Saturday, January 15, 2011

Song of the Week 27.5: 'Lost in Jungle' by Johan Krafft (redo)

Guess what? I actually succeeded in getting this post done before the day of. After getting numerous complaints from both Reogan and Met, I've started to become a little more committed into getting these posts done on time. So anyway, this is a .5 edition (which is obviously displayed in my post title), which usually means that I'm redoing one of Met's early reviews. This one just so happens to be SotW 8. The song is 'Lost in Jungle' and is by Johan Krafft. If you just clicked on the previous link, you would find hardly anything about him other than the fact that this is his only remix. Sorry for all of my babbling; now let's get to the song already...

The beginning really has no introduction at all, but it starts out strong with some refreshing solo piano. The treble notes will lightly play a three note rhythm (in the form of eighth notes), and the bass notes will basically play one stretched note once in a while for both bass and harmony. At 0:23 the bass notes will start to become a little more active though, supporting the treble melody flawlessly. At 0:27 a new solo piano section will begin. With a very short introduction to said section from the bass notes, the treble will now play the familiar tune of 'Aquatic Ambience' (this relaxing tune is what the remix is based off of). The bass here is much more involved, creating the perfect harmonies for this melody. There seems to be a perfect balance between the treble and bass notes. As the section continues to play everything being played on the piano sounds very complex, but what's great about it is that it's not as complex as you would think. I hardly can hear any chords, and it only sounds really complex because the notes are blended together so perfectly. This cool section continues until 1:04. At this point the song goes back into what it was at the beginning. Despite the fact that it's repeating the exact same thing, I find it necessary, for something new will rise from the ashes of the song soon enough. That, which does indeed rise, is a synth. This will appear at 1:19, showing off that piano shouldn't be the only sound to satisfy my tastes in music. This medium-low synth will play stretched notes, each acting as the synth's very own melody. Blotting out the piano, the synth will create it into a harmony. The entire thing, even with the synth, sounds very soothing. At 1:46 the same synth will now prove to me that it has what it takes to be the melody, for it now plays the end sequence of Aquatic Ambience (giving the piano the boot). The piano does make a good harmony now, and I enjoy it, but the synth mainly has my attention. At about 1:54 there's a long build-up, and a transition is born. The synth leaves, the piano takes over, and the mood has changed all at 2:00. Not only that, but there's now percussion as well as some bass to create more of a groove. This "groove" from the percussion and bass work well with the piano; it's almost like it's now a remix inside of the remix (it that makes any sense). There's even more added at 2:14; additional synths are placed into the background for a more relaxing feel to the song (it also acts as an outstanding harmony!). There's another transition at 2:24-the exact same transition as the one at 1:54-and at 2:27 the synth returns. Playing the main melody of the entire track (Aquatic Ambience), that, along with the other elements playing in the song, really bring the whole track together into something awesome. At 2:55 I can also hear the piano acting like the background singer for the synth also. At 3:03 there's that same transition again, which brings back that same section from 2:00. However, this time around there's a much higher synth to back up the piano (and sounding quite eerie at the same time) that appears at roughly 3:16. This continues to play and does what it does best until 3:30. There's another transition, and the song continues to play. Okay, now we get to the most interesting part of the song at 3:36. With odd animal noises (I can detect monkeys though), and the beat/bass going into a much more upbeat mood, it really adds a little more uniqueness into the song. I start to get a little confused at 3:49 though; an unusual sequence of chords play short, staccato notes in a simple pattern. It hardly had anything that had to do with the relaxing mood of the song, so it makes me think, "Wait...what just happened?" Fortunately I start to get a slightly clearer picture when I hear that familiar synth play the same tune from all the way back at 1:19. By the way, the synth begins to play again at 4:04. With that synth playing, I can see what sort of a role that funky chord sequence plays (although I think it's unnecessary). The piano comes in for the last time at 3:31, which does make make me finally get what's going on here. At 4:44 that funky little sequence does drop (as well as the bass and percussion), leaving the piano to finish off the song.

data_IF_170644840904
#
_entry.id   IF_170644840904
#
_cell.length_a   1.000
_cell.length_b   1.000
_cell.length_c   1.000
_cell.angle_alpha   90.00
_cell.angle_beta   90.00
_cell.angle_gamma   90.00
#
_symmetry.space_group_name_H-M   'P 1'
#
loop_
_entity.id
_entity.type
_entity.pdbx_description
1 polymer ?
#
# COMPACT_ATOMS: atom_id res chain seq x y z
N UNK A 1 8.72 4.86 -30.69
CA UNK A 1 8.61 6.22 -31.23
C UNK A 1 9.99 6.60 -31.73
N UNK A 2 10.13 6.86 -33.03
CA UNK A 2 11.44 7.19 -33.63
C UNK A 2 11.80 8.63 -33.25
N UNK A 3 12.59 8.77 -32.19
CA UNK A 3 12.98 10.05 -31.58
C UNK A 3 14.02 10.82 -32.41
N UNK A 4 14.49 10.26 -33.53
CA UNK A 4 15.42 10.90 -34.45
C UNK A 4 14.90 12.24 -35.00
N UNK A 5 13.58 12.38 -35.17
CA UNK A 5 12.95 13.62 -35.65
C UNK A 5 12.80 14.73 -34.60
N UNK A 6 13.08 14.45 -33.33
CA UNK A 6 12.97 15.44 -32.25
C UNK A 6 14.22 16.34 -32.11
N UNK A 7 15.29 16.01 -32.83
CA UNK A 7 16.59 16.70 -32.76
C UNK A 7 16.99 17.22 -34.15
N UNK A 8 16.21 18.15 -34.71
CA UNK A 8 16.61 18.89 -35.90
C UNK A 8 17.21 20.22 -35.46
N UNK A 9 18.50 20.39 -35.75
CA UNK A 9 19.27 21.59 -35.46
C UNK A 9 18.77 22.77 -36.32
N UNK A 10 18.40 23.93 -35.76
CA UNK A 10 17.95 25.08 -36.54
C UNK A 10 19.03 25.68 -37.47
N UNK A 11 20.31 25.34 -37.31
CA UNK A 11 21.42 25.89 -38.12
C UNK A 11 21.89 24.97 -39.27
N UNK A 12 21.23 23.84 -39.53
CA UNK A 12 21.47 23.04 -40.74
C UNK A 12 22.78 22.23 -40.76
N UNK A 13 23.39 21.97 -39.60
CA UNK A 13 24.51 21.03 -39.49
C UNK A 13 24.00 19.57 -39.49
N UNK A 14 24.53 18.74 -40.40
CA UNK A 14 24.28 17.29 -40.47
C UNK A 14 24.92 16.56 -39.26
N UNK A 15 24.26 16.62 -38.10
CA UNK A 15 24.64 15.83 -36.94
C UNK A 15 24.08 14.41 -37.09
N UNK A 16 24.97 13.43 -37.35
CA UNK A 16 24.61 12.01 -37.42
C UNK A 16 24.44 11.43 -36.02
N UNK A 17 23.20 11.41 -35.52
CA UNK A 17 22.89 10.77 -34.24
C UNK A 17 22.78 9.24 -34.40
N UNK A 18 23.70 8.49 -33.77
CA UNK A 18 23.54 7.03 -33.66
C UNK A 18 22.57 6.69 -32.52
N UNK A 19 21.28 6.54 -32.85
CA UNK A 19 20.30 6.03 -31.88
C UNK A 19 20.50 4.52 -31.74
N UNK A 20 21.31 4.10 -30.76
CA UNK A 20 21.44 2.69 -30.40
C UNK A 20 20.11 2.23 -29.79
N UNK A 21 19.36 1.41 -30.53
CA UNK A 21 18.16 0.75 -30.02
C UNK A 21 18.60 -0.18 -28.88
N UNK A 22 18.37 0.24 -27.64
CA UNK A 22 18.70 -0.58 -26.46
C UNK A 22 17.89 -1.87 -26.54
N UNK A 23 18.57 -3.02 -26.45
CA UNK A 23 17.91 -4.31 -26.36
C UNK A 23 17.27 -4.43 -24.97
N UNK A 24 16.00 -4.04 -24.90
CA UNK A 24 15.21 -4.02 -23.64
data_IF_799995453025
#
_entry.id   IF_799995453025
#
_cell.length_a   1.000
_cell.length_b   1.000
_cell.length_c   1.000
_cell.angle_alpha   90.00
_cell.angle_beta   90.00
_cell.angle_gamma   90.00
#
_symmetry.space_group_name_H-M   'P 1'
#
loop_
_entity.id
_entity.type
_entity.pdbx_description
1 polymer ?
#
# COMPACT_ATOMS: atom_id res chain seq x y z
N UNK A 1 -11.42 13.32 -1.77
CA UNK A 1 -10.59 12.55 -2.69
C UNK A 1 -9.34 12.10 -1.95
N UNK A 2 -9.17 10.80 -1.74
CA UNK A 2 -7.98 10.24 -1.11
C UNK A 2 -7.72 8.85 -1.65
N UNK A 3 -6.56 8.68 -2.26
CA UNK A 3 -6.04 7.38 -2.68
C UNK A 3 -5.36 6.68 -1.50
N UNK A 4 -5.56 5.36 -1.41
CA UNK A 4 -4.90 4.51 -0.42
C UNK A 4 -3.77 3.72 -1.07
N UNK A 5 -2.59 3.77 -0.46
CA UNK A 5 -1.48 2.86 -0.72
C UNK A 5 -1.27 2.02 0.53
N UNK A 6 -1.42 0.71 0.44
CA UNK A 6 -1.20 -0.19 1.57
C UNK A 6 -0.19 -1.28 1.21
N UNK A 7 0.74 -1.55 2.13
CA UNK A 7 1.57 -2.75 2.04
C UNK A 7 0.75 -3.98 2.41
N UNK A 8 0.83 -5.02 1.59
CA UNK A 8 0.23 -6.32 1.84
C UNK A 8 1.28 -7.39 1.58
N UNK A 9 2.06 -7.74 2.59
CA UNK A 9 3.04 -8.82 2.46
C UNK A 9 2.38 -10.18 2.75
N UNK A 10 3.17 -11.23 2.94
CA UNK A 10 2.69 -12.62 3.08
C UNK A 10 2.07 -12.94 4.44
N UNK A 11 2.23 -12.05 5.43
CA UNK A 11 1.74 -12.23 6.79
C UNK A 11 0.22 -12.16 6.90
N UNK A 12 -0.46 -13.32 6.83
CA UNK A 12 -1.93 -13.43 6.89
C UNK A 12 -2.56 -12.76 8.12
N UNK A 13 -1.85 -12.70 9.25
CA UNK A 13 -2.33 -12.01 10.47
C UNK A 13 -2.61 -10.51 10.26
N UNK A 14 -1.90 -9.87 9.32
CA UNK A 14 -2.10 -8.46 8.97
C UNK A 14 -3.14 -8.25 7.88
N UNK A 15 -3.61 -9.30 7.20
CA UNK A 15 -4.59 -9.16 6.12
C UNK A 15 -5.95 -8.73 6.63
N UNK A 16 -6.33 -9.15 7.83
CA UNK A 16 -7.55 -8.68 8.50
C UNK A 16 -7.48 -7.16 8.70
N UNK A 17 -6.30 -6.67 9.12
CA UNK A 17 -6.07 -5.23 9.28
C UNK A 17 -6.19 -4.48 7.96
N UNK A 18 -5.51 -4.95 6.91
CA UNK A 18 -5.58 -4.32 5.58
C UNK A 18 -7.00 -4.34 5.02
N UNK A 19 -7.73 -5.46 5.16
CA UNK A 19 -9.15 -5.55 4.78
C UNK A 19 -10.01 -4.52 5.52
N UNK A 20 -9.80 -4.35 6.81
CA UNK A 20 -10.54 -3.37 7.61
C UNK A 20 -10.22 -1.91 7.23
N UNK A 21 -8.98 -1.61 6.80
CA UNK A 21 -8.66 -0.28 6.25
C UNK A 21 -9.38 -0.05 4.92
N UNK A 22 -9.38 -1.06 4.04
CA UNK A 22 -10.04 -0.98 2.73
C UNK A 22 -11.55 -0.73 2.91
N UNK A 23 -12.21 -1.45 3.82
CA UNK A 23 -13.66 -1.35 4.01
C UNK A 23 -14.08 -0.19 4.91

Pros: I loved the piano, and also loved the type of atmosphere that the synth had created. When the beat and bass came in at 2:00, and also when the section at 2:27 came in, I felt like the entire song worked perfectly. I haven't heard such a great blend of sounds in a while, so this really is a great song.

Cons: Okay, I have to say that the last section, starting at 3:36 with the animal noises, was a bit strange. That section did seem unnecessary, and the artist could have at least introduced the funky chord section in a less...funky way.

Overall: I like this song. A lot. Even after listening to it for a while now after downloading it, I find it to be very enjoyable and cool to listen to despite that interesting section at the end.

Rating: 9.6/10


J Krafft said...

Thanks for taking the time to analyze my remix. It is one of few works I am really proud of. Best regards Johan K.

Met said...

Thank you very much for dropping by. It's always cool for us to see responses from the artist. I'll pass it along. This is certainly one of my favorite tracks on OCR.